In the last thirty years, the Spanish population has increased by 22%. That of the province of Soria, on the other hand, has fallen by 6%. And not because of its capital, which has also grown, but because of all the municipalities that have been depopulated over the years. It is the prototype of “the emptied Spain”: rural areas that have lost neighbors and services. It is getting more and more difficult to continue living there. However, a social enterprise from Soria makes it somewhat easier.
“If it weren’t for Victoria, I wouldn’t be able to live here anymore, I would have to close the house and leave,” says Amelia, one of the fifty people who live in Carbonera, a town in the heart of the province that has neither a single store.
Victoria Tortosa is the founder of La Exclusiva, a logistics company that provides all the towns of Soria with everything they need without incurring an added cost. Food, appliances, furniture, home renovations, domestic services such as electricity or plumbing. He even sets up the lighting or the sound system for the local festivities in these municipalities with twenty, fifty, one hundred inhabitants. This is the first story of “In search of HONORability”.
The history of La Exclusiva, on video
More than 500 population centers
Victoria Tortosa, from La Exclusiva, and Ángela Blanco, from Xataka, chatting in front of the delivery van before starting one of the daily routes. Image: Xataka.
With 2,500 recurring customers distributed among the 518 population centers throughout the province, Victoria and her team (less than five employees) attend to orders that they take in their vans to Buitrago, Villasayas or Fuentepinilla, municipalities in the province with a record in life expectancy: women from Soria have a life expectancy unmatched by any other, over 88 years.
The important thing about their business model is that the inhabitants of these towns do not find it more expensive to buy a product and take it home than if they had to travel to a larger town or the capital to make that purchase.
La Exclusiva’s van making one of its routes to proceed with deliveries. Image: Xataka.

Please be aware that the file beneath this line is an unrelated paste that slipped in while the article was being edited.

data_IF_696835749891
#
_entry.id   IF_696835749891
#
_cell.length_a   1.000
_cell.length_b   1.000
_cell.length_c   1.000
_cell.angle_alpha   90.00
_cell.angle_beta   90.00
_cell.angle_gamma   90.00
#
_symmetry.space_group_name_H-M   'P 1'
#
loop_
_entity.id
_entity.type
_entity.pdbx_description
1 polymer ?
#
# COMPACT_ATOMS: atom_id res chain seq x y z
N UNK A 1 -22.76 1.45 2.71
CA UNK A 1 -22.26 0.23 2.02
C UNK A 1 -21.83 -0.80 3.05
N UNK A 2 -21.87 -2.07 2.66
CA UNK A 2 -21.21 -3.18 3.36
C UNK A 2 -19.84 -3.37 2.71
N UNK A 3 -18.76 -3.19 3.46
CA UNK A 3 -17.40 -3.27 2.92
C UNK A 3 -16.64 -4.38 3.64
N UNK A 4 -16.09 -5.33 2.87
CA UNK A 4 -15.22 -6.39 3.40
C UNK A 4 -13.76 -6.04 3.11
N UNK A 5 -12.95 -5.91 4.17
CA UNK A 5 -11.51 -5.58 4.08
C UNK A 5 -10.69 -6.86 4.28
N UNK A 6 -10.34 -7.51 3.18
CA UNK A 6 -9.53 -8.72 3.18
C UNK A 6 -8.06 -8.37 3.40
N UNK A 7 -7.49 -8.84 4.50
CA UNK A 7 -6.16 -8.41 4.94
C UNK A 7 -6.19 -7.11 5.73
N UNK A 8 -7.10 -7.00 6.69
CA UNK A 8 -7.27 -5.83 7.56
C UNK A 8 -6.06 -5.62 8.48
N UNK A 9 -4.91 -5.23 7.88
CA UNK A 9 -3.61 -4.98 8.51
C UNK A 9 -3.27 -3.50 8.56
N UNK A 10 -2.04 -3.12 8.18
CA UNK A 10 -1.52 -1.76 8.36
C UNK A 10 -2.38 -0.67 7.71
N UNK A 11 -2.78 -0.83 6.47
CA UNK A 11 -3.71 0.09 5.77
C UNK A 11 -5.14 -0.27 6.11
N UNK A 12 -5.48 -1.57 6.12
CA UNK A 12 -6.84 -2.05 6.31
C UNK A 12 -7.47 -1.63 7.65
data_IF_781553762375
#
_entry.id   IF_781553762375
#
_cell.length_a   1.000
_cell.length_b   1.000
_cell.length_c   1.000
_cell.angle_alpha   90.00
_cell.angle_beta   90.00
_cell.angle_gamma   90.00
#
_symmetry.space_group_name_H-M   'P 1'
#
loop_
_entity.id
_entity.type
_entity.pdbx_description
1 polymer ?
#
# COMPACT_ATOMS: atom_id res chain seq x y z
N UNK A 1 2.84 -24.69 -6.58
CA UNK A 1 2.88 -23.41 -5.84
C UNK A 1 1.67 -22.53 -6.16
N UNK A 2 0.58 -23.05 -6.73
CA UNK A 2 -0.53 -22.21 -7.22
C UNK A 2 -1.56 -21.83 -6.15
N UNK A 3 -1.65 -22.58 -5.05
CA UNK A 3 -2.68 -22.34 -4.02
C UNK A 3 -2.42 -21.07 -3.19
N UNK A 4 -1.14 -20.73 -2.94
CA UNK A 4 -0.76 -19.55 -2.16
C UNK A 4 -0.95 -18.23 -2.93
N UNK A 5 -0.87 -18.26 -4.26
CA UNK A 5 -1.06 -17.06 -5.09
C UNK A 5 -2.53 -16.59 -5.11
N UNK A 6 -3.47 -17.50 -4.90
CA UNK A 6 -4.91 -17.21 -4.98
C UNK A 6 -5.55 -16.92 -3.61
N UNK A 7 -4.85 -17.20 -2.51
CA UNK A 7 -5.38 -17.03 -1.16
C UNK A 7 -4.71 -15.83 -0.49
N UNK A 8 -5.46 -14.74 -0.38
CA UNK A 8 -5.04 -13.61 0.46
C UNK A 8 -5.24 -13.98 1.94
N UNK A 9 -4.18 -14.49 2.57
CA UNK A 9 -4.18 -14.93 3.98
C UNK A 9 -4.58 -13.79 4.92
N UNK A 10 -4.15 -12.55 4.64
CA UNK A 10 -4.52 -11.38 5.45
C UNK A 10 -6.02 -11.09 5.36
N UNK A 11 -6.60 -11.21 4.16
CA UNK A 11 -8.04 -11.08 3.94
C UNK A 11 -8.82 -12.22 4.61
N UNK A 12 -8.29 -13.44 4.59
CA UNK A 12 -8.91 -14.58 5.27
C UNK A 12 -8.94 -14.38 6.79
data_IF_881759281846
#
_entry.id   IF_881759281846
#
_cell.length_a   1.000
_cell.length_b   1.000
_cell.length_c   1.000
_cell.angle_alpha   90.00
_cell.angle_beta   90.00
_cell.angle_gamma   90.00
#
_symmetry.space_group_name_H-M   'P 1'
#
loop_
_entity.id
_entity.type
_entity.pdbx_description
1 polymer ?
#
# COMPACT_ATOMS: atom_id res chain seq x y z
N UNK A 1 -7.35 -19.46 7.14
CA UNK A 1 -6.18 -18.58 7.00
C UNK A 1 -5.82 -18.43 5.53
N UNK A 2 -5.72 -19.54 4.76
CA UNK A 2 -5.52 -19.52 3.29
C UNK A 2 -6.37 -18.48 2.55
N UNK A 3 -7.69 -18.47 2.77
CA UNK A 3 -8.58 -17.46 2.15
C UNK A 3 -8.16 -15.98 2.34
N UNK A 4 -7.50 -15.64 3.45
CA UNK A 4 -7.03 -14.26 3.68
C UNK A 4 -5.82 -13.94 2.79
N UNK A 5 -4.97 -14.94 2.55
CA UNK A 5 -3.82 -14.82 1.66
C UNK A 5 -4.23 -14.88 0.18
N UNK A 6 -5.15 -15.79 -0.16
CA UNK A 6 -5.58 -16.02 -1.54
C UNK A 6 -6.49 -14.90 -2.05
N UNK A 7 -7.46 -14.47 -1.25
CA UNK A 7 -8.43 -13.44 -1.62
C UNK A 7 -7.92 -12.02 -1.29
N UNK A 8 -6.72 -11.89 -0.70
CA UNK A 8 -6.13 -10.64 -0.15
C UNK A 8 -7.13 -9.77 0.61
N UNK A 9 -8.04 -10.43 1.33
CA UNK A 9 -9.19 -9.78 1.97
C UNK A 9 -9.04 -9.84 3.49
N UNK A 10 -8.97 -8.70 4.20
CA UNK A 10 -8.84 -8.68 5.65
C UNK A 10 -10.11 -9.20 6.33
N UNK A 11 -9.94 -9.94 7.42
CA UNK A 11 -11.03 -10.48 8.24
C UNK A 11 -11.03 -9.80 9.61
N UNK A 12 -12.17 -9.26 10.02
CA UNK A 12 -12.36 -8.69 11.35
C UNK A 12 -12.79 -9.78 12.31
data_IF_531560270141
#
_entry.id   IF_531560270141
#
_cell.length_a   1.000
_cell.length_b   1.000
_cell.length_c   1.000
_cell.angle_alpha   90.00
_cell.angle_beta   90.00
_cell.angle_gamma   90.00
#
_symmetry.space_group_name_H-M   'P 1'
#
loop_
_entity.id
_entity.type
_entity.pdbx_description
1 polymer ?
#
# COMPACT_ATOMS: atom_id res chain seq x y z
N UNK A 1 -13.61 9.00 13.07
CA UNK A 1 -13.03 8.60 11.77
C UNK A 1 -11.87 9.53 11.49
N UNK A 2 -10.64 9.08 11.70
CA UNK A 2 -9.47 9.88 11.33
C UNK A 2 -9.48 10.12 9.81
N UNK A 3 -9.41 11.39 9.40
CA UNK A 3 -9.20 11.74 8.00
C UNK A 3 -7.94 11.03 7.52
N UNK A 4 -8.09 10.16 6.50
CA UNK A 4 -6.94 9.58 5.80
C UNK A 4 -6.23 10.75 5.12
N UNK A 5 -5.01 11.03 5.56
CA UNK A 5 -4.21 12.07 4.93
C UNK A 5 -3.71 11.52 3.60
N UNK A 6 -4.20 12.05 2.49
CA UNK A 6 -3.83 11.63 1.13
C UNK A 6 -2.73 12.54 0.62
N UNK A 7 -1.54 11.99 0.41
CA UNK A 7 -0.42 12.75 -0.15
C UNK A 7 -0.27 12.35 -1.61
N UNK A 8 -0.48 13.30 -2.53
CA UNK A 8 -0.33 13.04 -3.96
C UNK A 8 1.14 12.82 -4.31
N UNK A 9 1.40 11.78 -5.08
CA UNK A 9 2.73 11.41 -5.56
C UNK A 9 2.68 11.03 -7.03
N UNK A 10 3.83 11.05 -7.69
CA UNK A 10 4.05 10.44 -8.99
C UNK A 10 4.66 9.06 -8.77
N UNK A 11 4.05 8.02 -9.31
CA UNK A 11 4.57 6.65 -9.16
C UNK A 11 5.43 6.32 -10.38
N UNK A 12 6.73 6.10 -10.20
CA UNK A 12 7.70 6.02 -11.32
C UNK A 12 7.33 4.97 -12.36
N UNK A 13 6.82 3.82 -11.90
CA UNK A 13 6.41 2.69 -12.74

La Exclusiva does not buy or sell anything, it limits itself to transporting without increasing the cost: receives orders, processes them and delivers them without adding any cost to the customer, since the retail prices are the same for those who go to the store as for those who send an order to Victoria and her team. At the end of the month, she charges a commission on the total billing to the business where she has made that purchase. Depending on what kind of goods you sell, between 8% and 20%.
It has agreements with suppliers of all kinds to ensure that no request can resist them. From Hypermarket E. Leclerc and Grupo Dia for food distribution to Leroy Merlin, Huertos de Soria or Saneamientos Almazán, among others. Each type of command ends in one of those who have signed.
Loading process of a van before the distribution of orders. Image: Xataka.
Orders are not limited to weekly purchases, it is also required to renew an appliance, for example. Image: Xataka.
The van already loaded and ready to go on the road. Image: Xataka.
And if something out of the ordinary requires a specific search, no problem, like when Victoria was asked for “a live donkey”. “None of my suppliers have live donkeys to sell, and I certainly can’t take one in my van, but I told that person I could help him locate someone who would sell it to him. A man from two towns beyond his own I was selling cattle and I got him to bring it to him”, he tells as a star anecdote.
So people don’t have to leave home
In towns that no longer have shops and in homes where age no longer allows taking the car, La Exclusiva has become the only way to continue living where ever. From to be able to continue filling the fridge to buy a book, clothes, or change the bathtub for a shower tray. They not only take care of the transport: they also do the installations and remove what is necessary.